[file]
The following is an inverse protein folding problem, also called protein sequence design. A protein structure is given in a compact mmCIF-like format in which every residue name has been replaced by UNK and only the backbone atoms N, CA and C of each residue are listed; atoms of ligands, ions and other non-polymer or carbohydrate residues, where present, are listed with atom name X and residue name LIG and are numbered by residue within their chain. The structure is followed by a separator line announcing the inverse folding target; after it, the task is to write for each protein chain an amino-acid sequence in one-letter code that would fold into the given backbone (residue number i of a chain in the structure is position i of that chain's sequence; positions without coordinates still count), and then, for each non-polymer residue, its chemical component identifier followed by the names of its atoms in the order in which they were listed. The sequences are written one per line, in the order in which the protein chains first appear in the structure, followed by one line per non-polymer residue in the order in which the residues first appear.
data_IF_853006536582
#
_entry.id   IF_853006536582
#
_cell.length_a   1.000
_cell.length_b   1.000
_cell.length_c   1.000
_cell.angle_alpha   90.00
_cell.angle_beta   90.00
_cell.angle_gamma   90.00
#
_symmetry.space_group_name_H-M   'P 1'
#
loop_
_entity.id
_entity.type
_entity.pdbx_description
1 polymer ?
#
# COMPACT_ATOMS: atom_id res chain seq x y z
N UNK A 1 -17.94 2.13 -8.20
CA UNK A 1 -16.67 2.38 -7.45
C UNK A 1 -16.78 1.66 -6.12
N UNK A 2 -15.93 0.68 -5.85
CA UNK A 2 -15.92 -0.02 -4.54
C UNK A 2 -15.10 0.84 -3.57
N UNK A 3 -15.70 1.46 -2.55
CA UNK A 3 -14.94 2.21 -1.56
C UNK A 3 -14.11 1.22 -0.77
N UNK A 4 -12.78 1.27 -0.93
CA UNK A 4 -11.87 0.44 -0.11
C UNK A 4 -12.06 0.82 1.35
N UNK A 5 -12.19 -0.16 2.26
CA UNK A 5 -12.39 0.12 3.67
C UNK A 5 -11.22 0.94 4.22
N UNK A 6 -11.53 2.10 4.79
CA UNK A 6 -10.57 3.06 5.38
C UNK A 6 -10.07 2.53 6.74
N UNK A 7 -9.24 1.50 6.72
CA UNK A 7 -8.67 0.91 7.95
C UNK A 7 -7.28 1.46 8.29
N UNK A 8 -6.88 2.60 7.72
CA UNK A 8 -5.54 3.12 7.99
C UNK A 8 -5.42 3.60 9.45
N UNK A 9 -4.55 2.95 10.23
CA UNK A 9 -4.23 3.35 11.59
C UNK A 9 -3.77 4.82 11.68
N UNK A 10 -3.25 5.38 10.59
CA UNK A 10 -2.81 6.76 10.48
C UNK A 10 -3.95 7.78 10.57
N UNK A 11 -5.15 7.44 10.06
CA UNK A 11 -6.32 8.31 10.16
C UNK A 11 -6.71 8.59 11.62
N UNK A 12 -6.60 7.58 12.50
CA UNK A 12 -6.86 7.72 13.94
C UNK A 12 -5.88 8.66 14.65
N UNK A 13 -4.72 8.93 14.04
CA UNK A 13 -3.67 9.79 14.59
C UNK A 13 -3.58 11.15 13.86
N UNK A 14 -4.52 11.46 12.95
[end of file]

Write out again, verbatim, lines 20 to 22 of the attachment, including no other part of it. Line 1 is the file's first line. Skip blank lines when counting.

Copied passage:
#
# COMPACT_ATOMS: atom_id res chain seq x y z
N UNK A 1 -17.94 2.13 -8.20